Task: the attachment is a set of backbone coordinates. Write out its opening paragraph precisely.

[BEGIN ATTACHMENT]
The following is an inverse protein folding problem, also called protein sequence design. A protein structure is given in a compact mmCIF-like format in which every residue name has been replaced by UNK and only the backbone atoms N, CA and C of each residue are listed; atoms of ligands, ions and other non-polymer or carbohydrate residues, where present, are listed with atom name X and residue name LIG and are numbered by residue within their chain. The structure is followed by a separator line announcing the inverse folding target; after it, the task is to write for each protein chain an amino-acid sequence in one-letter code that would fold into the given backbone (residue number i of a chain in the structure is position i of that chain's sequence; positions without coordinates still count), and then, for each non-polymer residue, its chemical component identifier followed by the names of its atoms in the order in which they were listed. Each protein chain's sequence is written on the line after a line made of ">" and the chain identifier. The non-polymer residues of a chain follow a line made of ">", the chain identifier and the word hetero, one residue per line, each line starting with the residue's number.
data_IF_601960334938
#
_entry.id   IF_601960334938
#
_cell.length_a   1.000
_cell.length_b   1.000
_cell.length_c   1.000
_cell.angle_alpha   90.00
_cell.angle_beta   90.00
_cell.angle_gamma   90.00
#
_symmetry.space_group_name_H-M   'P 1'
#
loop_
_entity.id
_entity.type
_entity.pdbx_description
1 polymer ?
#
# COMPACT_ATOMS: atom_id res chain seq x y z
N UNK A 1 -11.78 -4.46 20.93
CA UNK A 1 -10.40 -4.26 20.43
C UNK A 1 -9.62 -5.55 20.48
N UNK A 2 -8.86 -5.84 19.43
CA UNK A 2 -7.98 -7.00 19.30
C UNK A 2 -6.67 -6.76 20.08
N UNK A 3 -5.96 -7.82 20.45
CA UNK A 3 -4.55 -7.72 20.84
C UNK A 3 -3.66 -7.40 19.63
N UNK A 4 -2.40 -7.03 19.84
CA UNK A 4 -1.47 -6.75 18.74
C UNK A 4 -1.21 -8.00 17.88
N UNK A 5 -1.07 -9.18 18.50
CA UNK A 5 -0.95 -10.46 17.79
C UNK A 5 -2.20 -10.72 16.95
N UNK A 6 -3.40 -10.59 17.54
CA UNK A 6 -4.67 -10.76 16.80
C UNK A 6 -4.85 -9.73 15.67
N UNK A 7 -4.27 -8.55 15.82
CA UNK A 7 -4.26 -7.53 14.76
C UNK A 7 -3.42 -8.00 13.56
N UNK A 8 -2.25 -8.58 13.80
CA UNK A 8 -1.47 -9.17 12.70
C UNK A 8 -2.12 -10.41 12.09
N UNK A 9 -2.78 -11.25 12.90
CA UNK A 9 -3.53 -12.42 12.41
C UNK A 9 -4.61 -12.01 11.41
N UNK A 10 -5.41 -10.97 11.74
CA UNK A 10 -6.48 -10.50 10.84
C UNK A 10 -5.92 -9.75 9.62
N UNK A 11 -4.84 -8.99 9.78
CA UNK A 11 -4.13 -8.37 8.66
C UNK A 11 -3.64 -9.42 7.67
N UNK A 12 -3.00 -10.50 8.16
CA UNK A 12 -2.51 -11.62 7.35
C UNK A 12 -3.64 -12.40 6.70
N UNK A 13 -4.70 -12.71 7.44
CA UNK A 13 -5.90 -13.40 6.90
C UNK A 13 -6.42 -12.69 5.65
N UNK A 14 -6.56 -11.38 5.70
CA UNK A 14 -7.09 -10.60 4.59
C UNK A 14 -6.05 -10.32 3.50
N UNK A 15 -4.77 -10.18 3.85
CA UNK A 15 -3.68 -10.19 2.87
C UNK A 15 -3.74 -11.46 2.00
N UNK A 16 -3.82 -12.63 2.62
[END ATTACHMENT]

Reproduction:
The following is an inverse protein folding problem, also called protein sequence design. A protein structure is given in a compact mmCIF-like format in which every residue name has been replaced by UNK and only the backbone atoms N, CA and C of each residue are listed; atoms of ligands, ions and other non-polymer or carbohydrate residues, where present, are listed with atom name X and residue name LIG and are numbered by residue within their chain. The structure is followed by a separator line announcing the inverse folding target; after it, the task is to write for each protein chain an amino-acid sequence in one-letter code that would fold into the given backbone (residue number i of a chain in the structure is position i of that chain's sequence; positions without coordinates still count), and then, for each non-polymer residue, its chemical component identifier followed by the names of its atoms in the order in which they were listed. Each protein chain's sequence is written on the line after a line made of ">" and the chain identifier. The non-polymer residues of a chain follow a line made of ">", the chain identifier and the word hetero, one residue per line, each line starting with the residue's number.